Form, farce and faces: the pick of the RHA
It’s a full house at the RHA Annual Exhibition, with invitations to members cut back to accommodate selections from the record open submission. The result is a vast display and a great show
Maeve McCarthy shows a suite of beautifully elegiac tempera paintings, which take their mood and subject from the title of one of them, Leaving the Village. All feature parts of a small town by night, in the subdued glow of electric light, and there’s an uncanny quietness and a sad, wistful atmosphere to works such as Rural Garda Station (right). All this stems from McCarthy’s close observation and meticulous realism, hallmarks of her work from the first.
She has consistently made portraits, still lifes and landscapes. The latter have tended towards urban or semiurban settings, with a strong feeling of domesticity and habitation, and attentiveness to a sense of place. Although the interior and external spaces are unoccupied, the absent inhabitants are strongly evoked. Suggestions of memory, leaving and longing are usually implicit, as when we recall in great, if selective, detail a place in which we’ve lived or from which we are temporarily removed. In feeling, some of McCarthy’s paintings can recall Eithne Jordan’s understated studies of the urban and rural landscape, in which nothing is exaggerated or contrived.
Genre, interiors, still life
Michael Cullen has painted figures in interiors throughout his career. More often than not the interior is the artist’s studio, and the artist and his subjects usually take centre stage. There is a domestic air to Cullen’s studios, as they have usually been the spaces in which he lived as well as worked. As Cullen’s last solo show at Taylor Galleries demonstrated, he has been spending time in southern Spain, and the colour, light and heat of his paintings at the academy are further developments from there.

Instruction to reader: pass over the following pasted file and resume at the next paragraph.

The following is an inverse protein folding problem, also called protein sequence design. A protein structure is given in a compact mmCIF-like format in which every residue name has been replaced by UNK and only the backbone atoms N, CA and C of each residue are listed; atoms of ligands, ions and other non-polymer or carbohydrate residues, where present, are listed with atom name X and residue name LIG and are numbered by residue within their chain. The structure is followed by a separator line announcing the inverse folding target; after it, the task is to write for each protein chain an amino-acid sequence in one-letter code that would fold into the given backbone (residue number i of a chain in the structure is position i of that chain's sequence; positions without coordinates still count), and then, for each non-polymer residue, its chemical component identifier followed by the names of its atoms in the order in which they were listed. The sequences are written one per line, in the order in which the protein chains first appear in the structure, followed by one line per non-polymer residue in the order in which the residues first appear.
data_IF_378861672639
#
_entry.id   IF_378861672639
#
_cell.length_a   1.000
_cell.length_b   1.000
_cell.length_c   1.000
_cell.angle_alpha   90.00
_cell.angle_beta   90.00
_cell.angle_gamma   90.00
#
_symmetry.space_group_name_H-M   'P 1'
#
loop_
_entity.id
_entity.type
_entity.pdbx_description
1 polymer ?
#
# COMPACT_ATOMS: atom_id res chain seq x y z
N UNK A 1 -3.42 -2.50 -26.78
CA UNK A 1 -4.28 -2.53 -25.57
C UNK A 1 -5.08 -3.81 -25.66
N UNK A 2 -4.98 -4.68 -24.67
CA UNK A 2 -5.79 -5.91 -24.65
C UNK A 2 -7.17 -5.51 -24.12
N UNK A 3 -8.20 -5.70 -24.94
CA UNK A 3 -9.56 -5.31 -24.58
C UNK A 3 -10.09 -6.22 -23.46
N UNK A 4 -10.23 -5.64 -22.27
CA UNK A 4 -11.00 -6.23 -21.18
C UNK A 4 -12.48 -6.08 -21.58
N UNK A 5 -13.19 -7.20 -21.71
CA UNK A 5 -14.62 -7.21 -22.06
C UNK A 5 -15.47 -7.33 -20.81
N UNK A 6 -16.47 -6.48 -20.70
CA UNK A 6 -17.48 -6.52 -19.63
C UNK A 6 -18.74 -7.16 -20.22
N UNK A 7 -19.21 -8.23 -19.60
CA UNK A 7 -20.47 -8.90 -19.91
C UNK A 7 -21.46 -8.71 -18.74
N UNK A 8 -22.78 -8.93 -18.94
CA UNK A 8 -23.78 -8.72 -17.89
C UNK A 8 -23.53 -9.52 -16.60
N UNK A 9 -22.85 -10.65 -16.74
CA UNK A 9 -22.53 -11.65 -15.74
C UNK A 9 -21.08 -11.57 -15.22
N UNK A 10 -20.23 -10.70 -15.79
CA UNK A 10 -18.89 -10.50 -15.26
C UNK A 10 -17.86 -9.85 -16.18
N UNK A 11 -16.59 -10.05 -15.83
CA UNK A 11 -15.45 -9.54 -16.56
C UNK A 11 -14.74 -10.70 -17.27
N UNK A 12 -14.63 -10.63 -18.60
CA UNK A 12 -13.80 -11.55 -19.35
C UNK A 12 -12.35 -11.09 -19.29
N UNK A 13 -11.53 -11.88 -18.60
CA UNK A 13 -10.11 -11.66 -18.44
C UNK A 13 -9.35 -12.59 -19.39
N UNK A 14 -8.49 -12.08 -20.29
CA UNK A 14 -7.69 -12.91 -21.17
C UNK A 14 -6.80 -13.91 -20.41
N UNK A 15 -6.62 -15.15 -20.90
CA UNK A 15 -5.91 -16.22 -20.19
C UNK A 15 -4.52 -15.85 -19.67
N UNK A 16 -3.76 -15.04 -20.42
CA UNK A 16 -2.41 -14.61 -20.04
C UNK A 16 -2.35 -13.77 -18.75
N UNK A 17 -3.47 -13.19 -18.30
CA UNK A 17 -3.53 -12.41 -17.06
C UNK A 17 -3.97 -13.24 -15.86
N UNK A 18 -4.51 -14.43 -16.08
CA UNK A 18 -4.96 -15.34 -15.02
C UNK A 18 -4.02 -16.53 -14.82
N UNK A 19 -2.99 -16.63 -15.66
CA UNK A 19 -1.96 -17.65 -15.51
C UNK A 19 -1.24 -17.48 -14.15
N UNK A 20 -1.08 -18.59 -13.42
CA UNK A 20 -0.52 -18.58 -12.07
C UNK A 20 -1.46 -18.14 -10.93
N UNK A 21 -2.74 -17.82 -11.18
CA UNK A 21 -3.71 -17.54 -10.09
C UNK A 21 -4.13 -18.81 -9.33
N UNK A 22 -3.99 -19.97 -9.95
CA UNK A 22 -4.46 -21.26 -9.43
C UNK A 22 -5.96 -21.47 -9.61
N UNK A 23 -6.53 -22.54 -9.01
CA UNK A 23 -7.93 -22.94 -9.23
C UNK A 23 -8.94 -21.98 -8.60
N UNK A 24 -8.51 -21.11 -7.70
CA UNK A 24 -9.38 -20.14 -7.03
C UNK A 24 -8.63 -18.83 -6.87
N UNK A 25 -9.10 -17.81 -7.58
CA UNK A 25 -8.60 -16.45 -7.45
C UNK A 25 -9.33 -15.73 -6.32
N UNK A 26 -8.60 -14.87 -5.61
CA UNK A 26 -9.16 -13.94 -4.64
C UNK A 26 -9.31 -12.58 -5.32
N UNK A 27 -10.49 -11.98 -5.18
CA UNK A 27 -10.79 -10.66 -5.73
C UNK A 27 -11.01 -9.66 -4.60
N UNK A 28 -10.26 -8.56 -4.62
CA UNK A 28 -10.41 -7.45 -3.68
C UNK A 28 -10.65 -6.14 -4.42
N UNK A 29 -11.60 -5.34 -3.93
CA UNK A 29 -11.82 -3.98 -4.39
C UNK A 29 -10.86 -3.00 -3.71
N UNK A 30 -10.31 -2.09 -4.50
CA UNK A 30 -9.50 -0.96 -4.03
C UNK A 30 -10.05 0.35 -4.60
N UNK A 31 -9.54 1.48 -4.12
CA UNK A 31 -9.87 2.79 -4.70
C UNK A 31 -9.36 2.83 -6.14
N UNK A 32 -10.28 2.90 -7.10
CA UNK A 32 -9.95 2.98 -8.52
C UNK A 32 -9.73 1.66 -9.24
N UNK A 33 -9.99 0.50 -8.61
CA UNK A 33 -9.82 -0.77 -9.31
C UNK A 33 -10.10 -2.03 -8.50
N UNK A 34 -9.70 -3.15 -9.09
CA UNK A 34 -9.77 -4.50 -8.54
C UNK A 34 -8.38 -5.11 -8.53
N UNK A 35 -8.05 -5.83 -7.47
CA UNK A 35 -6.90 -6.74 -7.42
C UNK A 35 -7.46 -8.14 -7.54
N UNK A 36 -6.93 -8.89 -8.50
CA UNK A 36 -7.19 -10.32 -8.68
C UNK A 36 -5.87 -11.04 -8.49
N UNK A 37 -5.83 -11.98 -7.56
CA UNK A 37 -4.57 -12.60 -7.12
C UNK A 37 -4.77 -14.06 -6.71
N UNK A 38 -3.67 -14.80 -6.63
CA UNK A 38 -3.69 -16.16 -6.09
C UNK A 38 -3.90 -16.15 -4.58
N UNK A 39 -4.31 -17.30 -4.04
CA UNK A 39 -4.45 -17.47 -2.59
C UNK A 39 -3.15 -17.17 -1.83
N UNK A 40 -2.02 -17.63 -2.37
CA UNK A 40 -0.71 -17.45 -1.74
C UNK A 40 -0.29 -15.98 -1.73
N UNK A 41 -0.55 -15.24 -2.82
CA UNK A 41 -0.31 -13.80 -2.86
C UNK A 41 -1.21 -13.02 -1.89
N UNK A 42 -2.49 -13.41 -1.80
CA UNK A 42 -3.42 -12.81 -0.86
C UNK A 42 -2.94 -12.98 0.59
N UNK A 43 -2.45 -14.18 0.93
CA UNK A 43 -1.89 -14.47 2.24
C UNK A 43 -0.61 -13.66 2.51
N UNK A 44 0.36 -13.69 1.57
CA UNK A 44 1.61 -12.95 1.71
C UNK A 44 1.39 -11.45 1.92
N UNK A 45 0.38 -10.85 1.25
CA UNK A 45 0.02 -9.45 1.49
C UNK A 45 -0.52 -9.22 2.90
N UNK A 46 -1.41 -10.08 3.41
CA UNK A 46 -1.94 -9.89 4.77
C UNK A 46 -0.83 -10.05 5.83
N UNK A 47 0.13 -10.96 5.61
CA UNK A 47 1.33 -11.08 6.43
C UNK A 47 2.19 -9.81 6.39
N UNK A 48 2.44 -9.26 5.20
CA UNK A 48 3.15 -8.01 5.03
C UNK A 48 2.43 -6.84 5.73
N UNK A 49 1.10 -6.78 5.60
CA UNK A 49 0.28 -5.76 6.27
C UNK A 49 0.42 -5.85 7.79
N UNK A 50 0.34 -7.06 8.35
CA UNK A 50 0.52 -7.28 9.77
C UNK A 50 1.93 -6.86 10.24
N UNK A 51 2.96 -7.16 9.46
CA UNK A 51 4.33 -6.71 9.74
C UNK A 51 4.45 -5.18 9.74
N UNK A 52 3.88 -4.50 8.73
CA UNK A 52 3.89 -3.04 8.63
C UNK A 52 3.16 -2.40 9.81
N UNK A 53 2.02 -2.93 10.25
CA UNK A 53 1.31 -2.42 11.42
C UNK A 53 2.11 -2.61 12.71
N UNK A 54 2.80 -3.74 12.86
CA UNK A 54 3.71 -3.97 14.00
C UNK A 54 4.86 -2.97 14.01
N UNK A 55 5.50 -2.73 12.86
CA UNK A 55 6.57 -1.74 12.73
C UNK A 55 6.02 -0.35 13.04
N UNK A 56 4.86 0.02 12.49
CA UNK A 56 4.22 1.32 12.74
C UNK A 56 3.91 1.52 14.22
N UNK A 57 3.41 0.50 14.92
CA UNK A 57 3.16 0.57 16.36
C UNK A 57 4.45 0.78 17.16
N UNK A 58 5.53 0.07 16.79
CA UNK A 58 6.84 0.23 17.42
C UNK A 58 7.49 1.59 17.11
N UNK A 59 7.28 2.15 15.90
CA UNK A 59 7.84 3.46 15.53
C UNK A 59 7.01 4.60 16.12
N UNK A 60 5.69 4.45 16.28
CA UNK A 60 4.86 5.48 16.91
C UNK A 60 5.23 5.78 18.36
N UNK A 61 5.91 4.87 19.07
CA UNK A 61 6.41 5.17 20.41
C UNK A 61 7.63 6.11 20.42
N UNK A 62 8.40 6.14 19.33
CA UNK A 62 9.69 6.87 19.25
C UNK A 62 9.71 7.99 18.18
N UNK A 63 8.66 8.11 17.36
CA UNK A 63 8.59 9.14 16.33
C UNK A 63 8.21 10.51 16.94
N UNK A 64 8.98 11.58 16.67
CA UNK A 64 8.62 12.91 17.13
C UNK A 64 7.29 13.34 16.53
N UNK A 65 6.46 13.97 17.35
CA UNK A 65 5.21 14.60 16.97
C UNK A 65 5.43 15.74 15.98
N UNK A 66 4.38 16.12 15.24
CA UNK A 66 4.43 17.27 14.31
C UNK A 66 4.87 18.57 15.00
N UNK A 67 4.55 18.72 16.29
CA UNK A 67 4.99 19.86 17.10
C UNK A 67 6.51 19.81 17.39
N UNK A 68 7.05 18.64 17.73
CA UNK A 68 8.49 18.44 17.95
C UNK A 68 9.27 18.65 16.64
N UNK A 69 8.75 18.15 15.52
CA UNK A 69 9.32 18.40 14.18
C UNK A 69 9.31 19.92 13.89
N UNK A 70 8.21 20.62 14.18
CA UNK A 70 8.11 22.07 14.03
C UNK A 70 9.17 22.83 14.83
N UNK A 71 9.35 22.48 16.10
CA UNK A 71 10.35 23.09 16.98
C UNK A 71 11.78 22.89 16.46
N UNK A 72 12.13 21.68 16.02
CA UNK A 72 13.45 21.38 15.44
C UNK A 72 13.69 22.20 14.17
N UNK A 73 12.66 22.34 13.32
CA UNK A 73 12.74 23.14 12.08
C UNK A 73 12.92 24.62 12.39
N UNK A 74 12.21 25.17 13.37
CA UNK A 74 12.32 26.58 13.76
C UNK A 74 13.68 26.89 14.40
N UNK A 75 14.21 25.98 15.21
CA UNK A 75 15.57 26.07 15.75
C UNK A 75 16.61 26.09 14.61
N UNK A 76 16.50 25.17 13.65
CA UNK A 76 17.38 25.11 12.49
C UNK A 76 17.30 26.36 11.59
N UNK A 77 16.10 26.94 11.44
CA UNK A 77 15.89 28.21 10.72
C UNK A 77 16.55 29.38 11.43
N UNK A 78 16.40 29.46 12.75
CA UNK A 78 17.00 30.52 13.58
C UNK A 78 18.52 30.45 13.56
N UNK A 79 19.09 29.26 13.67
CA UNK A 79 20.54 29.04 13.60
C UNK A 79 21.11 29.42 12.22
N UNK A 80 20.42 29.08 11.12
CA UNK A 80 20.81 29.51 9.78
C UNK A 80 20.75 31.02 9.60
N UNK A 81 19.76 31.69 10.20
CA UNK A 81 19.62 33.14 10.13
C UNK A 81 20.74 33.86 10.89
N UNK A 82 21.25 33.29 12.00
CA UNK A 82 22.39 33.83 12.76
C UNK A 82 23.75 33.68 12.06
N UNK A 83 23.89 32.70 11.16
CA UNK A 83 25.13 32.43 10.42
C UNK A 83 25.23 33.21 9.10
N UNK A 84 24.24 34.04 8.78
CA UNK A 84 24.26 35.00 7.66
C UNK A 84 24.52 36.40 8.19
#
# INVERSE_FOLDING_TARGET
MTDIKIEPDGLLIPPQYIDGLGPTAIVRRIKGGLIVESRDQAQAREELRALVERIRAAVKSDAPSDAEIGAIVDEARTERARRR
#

Cullen has also shown an appetite for tackling large compositions in a way that carries on the central tradition of European representation. His Light Box is an infectiously sunny celebration of Spanish light in which every detail of a spacious interior, viewed from above, is irradiated with sunlight, so that the whole scene, including the painter hesitant at his easel and the model sitting, becomes a dazzling chromatic feast.
SEE ALSO In her miniatures, Stephanie Rowe appropriates film stills from several decades back and reworks them, while keeping them at a certain distance. Sheila Rennick does knockabout farce very well in her Rubbish Riot. Una Sealy infuses her figure study, Remembering, with narrative layers. Pat Harris has a superb flower study, Lupine.
Veronica Bolay has a way of imbuing the everyday landscape with a sense of wonder, and she surpasses herself with the group of paintings she shows this year. Her subjects are distinctly ordinary: typically, tracts of bogland with expanses of sky and perhaps the great mass of the ocean, in the northwest of the country. But her working process is meditative, even ritualistic, and the paintings, almost abstract in the simple rigour of their design, become infused with the weight of light and a profound sense of time. There is an affinity with some of Rothko’s work in the way Bolay creates luminous fields of colour, but her images are always anchored to the landscape. Often, tiny details link them to a recognisable world.